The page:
- Current Students
- Future Students
Links for Prospective Undergraduates:
Links for Prospective Graduates:
Nature of Available Programs
The Department of Mathematics provides a curriculum with programs for:
- An undergraduate major and minor in mathematics.
- The pre-service elementary and secondary teacher.
- Students interested in the applications of mathematics to the fields of computer science, statistics, engineering, physical, natural and social science, and businessband economics.
- The non-science major, to explain the ideals and objectives of mathematics.
Students wanting to be a part of the Mathematics program at West Virginia University as an undergraduate have the option of more than just a degree in Mathematics. Aside from the availability of a major or minor in Mathematics, a degree in Industrial Mathematics and Statistics (IMS) is available for students as well. This degree can have a strong emphasis on either mathematics or statistics, depending on the choice of the student. Both degrees have a variety of available research at WVU. Everything from coal efficiency to biometrics identification systems to predicting lung disease are primarily being researched by mathematicians and statisticians at WVU, and you could be a part of that research as well!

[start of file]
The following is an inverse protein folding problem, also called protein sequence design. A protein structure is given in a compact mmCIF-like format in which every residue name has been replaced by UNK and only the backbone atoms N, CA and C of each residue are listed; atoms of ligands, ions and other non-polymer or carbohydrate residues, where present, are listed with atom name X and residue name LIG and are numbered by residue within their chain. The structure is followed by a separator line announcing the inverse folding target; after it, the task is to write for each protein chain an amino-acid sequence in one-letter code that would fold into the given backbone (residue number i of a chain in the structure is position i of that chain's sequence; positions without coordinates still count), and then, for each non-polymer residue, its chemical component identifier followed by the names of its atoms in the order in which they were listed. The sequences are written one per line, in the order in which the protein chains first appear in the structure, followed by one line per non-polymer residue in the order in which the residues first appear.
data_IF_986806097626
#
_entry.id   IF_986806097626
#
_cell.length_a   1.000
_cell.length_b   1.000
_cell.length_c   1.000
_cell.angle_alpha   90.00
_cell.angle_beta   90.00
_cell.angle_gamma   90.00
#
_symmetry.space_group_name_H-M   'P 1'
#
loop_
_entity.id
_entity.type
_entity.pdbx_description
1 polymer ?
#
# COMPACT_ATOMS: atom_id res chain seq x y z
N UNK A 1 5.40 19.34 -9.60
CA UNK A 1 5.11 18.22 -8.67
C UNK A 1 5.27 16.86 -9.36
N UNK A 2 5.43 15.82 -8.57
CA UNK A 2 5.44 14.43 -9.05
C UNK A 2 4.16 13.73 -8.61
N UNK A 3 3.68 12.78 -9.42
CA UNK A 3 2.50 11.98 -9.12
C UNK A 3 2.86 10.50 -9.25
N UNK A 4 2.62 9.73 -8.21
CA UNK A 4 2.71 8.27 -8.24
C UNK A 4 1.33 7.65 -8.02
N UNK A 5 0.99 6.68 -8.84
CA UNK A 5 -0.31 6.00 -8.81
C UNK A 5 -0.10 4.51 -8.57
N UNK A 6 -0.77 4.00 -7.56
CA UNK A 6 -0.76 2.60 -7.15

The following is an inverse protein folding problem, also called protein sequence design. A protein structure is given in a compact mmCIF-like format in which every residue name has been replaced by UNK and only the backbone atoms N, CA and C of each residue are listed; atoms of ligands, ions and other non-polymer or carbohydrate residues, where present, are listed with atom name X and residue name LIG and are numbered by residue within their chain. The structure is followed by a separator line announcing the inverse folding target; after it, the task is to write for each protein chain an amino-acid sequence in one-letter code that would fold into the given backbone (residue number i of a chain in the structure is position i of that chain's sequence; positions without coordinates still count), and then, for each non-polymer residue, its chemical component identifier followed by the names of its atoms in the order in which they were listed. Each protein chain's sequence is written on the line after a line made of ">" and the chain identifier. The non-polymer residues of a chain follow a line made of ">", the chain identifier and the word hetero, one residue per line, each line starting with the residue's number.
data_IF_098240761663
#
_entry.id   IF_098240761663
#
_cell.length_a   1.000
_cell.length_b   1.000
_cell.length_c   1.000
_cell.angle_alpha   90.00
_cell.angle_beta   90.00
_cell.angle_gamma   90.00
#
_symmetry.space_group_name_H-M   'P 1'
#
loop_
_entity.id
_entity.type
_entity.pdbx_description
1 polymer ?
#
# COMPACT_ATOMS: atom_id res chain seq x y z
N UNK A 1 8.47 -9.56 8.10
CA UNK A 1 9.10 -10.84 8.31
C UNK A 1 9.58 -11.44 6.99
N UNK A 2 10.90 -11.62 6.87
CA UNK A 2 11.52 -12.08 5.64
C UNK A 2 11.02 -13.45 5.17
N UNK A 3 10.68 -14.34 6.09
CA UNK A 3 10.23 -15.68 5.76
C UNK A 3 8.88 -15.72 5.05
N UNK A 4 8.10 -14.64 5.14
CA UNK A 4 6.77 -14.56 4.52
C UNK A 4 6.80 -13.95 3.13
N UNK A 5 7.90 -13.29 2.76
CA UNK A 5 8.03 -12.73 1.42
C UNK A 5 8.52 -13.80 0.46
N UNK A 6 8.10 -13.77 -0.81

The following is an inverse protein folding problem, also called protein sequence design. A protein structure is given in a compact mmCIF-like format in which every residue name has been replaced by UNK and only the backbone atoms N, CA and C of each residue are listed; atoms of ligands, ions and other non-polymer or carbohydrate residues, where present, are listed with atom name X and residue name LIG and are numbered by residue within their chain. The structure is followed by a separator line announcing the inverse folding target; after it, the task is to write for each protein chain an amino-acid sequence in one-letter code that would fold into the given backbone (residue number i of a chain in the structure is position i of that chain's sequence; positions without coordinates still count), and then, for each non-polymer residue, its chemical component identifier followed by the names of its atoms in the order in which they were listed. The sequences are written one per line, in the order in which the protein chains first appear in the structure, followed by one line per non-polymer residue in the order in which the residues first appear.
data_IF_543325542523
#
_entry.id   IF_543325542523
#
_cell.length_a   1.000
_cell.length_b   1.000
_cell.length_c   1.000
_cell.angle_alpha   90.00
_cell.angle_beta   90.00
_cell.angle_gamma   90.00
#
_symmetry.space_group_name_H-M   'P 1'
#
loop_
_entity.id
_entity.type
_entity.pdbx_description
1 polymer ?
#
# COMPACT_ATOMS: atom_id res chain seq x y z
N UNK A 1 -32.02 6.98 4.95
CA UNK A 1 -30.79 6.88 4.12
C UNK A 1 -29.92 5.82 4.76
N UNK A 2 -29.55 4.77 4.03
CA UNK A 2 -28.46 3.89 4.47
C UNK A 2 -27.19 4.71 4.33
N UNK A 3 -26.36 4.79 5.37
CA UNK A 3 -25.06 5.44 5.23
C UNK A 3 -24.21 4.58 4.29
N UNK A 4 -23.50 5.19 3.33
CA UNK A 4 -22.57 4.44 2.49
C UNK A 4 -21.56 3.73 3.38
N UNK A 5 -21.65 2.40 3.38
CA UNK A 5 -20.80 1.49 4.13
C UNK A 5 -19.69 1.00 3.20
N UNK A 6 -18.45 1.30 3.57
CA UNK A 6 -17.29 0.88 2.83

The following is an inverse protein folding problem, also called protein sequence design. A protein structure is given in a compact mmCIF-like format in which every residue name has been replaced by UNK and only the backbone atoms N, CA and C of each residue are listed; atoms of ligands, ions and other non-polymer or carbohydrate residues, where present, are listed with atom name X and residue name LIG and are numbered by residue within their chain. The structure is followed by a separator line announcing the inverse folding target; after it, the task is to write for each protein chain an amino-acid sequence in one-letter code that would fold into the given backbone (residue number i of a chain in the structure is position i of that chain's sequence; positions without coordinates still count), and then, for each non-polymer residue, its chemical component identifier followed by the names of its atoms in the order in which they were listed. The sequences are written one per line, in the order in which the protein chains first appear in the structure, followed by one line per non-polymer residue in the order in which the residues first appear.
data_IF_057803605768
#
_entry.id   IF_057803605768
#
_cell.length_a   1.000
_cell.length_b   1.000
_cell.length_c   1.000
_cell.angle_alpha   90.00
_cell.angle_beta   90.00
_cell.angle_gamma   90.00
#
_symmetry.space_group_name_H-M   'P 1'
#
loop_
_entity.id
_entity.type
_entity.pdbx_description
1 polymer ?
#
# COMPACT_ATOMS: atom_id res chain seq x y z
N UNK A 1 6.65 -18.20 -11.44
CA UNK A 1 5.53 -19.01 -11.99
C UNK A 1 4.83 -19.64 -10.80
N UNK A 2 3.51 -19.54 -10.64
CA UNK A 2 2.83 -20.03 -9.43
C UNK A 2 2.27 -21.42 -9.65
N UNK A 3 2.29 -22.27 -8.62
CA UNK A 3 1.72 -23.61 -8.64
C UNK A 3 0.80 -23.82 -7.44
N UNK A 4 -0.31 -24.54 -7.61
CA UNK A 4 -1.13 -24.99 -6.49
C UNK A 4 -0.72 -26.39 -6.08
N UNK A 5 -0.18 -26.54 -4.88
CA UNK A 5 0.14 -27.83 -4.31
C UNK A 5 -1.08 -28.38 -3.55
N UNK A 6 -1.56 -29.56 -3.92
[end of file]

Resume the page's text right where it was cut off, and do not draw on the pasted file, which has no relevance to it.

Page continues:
The Master of Science degree programs are designed either for students who intend to go on to pursue a PhD in Mathematics, or for those planning to seek employment in education, government or industry.In the doctoral program, all students must first demonstrate that they are prepared to undertake doctoral-level course work by passing an entrance examination by the end of the first year in the program. The written entrance examination is taken in two areas of mathematics chosen from algebra, analysis, differential equations and topology. The PhD is essentially a research degree in which a student produces a high quality, original research thesis in an area of mathematics.
Research in the department is concentrated in the areas of applied mathematics (differential equations, asymptotic methods, applied analysis, modeling, image processing, numerical analysis, wavelet analysis) and discrete mathematics (combinatorics, graph theory, and applications; matroid theory, number theory). There is also growing research activity within the IML in undergraduate mathematics education. There is a weekly discrete mathematics seminar as well as colloquia by visiting mathematicians. Graduate students are encouraged to become involved in the research life of the department by participating in seminars, attending colloquia, and giving talks of their own through the Graduate Seminar. Faculty are currently undertaking funded research projects in areas such as neural networks, bioinformatics, computational fluid dynamics, data mining, and network reliability. Several graduate students are research assistants on projects led by faculty in the IML in areas of mathematics education.